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Your main role as a parent is to be supportive – and support will be needed in bucketloads.
Getting to university in the US is a drawn-out process with a raft of requirements – and all the while your child is bogged down in the middle of a battlefield of A levels. To venture to another country for university is brave and nerve-wracking for everyone involved, so share the excitement of one of the most significant experiences your child will have - and keep the application show on the road.
How to choose the perfect university
There are more than 4,000 universities and colleges in the US, so tracking down the institution best suited to your child can be daunting. You can begin whittling down the selection process by asking him or her the following questions:
- What do you want to achieve by studying in the US?
- Would you be happier in an urban, suburban or rural environment?
- Would you prefer a small college, with only a few hundred students, or a large university with thousands of students?
- Which climate is more appealing to you outside the UK?
- What types of activities would you like to see on a campus?
More often than not, the best answers to these questions may not be the usual brand name suspects. Encourage your son or daughter to dig deeper than just the first three or four unis that come to mind; don't let lack of familiarity inhibit the research.
Last, and most important: Ask yourself what kind of budget you have for your child studying in the US (see below).
Fulbright recommends you take three sheets of paper and head them First Choice, Second Choice and Safety. Safety institutions are those to which your son or daughter feels sure of entry because their achievements exceed the admission requirements.
These lists will help you to identify what is within your child's reach. Try to be as encouraging as possible about every institution he or she zeros in on. Identify the differences between institutions and pin down what makes them interesting. Then match them to the criteria you have generated above.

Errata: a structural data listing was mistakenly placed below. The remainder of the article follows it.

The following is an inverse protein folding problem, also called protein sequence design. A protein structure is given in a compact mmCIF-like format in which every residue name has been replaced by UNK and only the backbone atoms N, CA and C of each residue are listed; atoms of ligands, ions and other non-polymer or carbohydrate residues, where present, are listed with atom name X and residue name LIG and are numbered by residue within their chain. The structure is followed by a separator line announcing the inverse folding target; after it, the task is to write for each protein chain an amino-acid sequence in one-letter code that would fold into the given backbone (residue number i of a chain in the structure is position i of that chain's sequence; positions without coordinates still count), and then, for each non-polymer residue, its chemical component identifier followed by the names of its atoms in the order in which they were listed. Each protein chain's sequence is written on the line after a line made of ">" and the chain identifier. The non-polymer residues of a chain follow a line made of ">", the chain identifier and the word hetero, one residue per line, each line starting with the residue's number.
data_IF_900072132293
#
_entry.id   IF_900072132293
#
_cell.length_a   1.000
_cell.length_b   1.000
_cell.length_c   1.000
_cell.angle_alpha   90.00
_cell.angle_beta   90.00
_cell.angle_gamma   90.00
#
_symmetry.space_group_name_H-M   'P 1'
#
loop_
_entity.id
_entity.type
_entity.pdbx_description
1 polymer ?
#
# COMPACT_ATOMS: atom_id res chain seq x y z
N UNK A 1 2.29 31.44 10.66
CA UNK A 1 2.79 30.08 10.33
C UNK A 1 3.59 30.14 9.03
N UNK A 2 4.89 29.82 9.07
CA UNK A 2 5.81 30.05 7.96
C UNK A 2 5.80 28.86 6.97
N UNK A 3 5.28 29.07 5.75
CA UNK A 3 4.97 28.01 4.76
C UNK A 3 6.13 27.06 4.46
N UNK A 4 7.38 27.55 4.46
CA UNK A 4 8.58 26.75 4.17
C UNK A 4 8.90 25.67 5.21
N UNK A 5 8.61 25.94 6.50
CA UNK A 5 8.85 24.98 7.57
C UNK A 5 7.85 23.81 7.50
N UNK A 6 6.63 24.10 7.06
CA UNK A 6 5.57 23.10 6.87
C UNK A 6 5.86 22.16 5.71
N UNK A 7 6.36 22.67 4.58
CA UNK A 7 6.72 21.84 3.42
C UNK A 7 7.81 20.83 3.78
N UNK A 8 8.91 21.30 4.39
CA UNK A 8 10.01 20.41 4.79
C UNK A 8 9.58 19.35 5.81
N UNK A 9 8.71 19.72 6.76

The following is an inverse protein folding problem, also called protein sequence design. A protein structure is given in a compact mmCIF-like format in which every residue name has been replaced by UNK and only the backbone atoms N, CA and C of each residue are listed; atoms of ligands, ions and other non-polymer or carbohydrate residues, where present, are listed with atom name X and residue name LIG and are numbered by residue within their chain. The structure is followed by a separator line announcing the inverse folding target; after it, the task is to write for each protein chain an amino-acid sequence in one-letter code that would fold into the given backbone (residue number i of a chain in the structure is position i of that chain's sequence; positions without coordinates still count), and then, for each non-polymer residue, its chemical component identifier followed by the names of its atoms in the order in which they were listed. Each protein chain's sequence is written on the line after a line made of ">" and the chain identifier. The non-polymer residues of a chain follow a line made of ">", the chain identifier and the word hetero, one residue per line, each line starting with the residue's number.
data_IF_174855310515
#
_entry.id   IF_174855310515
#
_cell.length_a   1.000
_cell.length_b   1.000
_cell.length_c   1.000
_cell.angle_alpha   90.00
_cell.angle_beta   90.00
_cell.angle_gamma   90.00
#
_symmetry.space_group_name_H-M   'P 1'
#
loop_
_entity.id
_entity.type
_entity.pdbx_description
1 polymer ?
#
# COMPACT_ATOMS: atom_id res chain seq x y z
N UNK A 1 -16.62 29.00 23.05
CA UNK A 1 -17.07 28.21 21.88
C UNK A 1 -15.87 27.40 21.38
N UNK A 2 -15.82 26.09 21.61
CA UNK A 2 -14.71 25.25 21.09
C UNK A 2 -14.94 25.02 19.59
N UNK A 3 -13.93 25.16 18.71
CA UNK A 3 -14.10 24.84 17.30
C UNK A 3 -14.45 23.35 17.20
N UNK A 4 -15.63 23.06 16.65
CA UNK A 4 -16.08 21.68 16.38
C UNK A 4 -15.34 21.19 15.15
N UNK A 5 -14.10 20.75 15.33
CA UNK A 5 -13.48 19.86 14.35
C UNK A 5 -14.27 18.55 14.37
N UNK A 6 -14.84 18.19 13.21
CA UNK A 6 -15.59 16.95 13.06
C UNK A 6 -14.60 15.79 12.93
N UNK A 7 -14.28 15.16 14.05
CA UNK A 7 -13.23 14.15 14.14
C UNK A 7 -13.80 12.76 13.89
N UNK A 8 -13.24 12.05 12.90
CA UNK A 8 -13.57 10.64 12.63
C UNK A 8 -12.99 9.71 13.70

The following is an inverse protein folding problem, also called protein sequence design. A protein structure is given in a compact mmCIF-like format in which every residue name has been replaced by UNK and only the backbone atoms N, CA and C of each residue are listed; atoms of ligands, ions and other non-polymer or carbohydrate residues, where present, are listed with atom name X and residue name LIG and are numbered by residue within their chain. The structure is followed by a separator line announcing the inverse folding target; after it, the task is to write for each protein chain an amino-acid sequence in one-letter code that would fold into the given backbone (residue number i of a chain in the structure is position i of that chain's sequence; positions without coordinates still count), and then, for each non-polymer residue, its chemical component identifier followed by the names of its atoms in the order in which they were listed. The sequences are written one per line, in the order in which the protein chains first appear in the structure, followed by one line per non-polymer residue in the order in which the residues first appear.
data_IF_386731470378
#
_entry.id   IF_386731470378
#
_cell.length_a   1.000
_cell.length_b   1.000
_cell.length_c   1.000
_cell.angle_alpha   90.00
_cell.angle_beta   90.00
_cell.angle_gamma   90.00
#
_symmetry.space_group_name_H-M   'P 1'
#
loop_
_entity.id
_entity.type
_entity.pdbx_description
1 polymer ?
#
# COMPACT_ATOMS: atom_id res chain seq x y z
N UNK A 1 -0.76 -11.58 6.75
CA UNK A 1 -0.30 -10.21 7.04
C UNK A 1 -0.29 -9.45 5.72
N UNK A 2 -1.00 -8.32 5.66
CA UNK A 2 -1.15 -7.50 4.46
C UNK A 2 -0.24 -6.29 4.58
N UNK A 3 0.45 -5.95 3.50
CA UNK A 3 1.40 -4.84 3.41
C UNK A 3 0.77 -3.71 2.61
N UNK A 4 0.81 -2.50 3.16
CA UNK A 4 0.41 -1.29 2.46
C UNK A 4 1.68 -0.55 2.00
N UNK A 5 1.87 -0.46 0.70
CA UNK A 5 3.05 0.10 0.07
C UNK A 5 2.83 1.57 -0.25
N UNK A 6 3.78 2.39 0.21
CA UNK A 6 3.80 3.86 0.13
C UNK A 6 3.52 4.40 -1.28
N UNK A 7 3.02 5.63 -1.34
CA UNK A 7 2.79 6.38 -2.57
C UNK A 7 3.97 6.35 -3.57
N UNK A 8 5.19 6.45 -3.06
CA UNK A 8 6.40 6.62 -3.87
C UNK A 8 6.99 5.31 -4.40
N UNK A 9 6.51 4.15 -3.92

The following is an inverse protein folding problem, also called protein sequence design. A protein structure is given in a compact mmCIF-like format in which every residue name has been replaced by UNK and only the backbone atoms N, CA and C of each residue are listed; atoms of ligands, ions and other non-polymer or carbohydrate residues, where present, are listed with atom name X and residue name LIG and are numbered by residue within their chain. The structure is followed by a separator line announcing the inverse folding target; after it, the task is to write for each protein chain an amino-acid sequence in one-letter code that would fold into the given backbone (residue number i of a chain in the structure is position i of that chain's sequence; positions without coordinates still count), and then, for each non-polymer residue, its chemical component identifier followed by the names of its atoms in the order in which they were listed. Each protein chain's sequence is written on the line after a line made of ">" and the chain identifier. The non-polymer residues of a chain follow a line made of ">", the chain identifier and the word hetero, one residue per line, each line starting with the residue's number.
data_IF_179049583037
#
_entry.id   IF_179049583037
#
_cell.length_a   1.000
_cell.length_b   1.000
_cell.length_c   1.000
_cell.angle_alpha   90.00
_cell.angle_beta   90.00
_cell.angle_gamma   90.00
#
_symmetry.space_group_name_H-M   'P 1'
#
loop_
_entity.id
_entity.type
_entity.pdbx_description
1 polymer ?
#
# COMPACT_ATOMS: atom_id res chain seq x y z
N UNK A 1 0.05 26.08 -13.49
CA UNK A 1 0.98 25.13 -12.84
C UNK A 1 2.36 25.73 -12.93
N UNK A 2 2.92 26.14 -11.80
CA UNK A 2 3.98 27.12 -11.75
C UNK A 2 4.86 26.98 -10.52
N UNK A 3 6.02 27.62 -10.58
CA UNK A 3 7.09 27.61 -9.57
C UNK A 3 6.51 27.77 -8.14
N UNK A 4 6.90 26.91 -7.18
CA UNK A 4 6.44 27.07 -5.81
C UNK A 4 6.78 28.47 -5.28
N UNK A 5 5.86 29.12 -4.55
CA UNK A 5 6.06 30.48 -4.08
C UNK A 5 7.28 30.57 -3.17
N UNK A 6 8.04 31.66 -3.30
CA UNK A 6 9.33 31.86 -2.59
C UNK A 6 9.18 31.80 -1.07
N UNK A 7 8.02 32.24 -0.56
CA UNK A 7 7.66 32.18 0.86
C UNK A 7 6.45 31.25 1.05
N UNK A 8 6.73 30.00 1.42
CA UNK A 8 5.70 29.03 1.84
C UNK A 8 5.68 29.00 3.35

Application to a US university is technical and time-consuming. Study the application information we provide, carefully - you as a parent will probably see ramifications of the various requirements which your child will not.
To set out these requirements briefly:
Admission to US universities is based on academic merit and standardized tests. Personal recommendations are important and, unlike UK university requirements, extra-curricular activities also count. US schools are looking for students who can succeed academically and also contribute to campus life.
The application process takes a long time. For example, if your child wants to begin studying in September 2016, it’s vital to get the ball rolling eighteen months earlier (i.e.spring of 2015).
Contact the universities which your child is actively considering; get on their mailing list.
Complete the application form fully. Most US universities use the online Common Application form.This consists of a questionnaire about academic and cultural background, activities (in and out of school) and an essay. It is important to answer all questions honestly and accurately.
Provide a transcript of exams and results. Your child will need an official copy of their academic record (or ‘transcript’) – not something most UK schools are used to providing, so give them plenty of time and information.
Letters of recommendation – references, but not as we know them – will be needed, too, written by a teacher or employer who knows the applicant’s character and work. Check with the institutions to which your child is applying and see what type and how many recommendations are required. Make sure the person writing them understands what is needed.
Sit the SAT or the ACT- your child should schedule and take SAT Reasoning test or the ACT (but not both), plus SAT Subject Tests if required (see Entrance Tests, below).
There are no university entrance tests for US universities, but applicants do usually need to take either the SAT test or ACT, and often the SAT Subject tests (at least two of the latter are required by the most competitive unis).
If the SAT or ACT is required by the uni (and one or the other usually is), the exam has to be taken before you submit an application. Make sure to register for them well in advance, since they fill up quickly.
Talk to your child's current school/college – many of them can advise on the hurdles you face. Register online (www.collegeboard.org) and plan to sit these tests for the first time in May or June of the year you start to apply. The SAT is offered about six times a year and can be taken multiple times - if necessary, tests can be retaken in the autumn just before submission of applications. The same is true for the ACT (www.actstudent.org).
The key to financial planning is to start early so you and your child can keep on top of the many challenges. You must be fully aware of the financial commitment involved in studying abroad.
Most US students have low-interest government loans. As a UK resident you are only able to apply for a US loan if you have an American co-signer - and even then it will be a private loan, not from the government. Encourage your child to believe that funding an education abroad is attainable. It’s a long and winding road, and parents are definitely needed on the journey.
The non-refundable application fee for each university ranges from $20 to $150 and covers only the processing cost. Some universities require applicants to cover international mailing costs, and/or charge for prospectuses.